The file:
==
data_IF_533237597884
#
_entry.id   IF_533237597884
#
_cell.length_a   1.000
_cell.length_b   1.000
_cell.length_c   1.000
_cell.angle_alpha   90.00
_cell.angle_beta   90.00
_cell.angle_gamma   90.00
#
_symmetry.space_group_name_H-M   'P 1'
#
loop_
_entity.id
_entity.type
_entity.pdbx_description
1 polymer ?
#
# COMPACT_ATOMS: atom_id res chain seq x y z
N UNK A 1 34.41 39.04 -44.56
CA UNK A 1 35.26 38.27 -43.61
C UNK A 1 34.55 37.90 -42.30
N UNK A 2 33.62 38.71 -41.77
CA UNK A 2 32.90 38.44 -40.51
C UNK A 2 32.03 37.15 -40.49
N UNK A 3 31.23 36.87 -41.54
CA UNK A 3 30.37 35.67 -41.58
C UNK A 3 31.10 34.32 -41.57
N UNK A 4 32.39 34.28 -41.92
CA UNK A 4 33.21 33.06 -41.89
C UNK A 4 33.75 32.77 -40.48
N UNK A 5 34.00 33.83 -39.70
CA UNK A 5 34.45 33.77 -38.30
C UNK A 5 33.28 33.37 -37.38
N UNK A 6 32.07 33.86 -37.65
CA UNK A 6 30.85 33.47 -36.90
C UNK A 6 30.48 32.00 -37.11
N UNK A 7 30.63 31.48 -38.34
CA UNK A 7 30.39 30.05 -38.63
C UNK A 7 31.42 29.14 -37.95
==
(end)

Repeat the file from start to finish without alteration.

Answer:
data_IF_533237597884
#
_entry.id   IF_533237597884
#
_cell.length_a   1.000
_cell.length_b   1.000
_cell.length_c   1.000
_cell.angle_alpha   90.00
_cell.angle_beta   90.00
_cell.angle_gamma   90.00
#
_symmetry.space_group_name_H-M   'P 1'
#
loop_
_entity.id
_entity.type
_entity.pdbx_description
1 polymer ?
#
# COMPACT_ATOMS: atom_id res chain seq x y z
N UNK A 1 34.41 39.04 -44.56
CA UNK A 1 35.26 38.27 -43.61
C UNK A 1 34.55 37.90 -42.30
N UNK A 2 33.62 38.71 -41.77
CA UNK A 2 32.90 38.44 -40.51
C UNK A 2 32.03 37.15 -40.49
N UNK A 3 31.23 36.87 -41.54
CA UNK A 3 30.37 35.67 -41.58
C UNK A 3 31.10 34.32 -41.57
N UNK A 4 32.39 34.28 -41.92
CA UNK A 4 33.21 33.06 -41.89
C UNK A 4 33.75 32.77 -40.48
N UNK A 5 34.00 33.83 -39.70
CA UNK A 5 34.45 33.77 -38.30
C UNK A 5 33.28 33.37 -37.38
N UNK A 6 32.07 33.86 -37.65
CA UNK A 6 30.85 33.47 -36.90
C UNK A 6 30.48 32.00 -37.11
N UNK A 7 30.63 31.48 -38.34
CA UNK A 7 30.39 30.05 -38.63
C UNK A 7 31.42 29.14 -37.95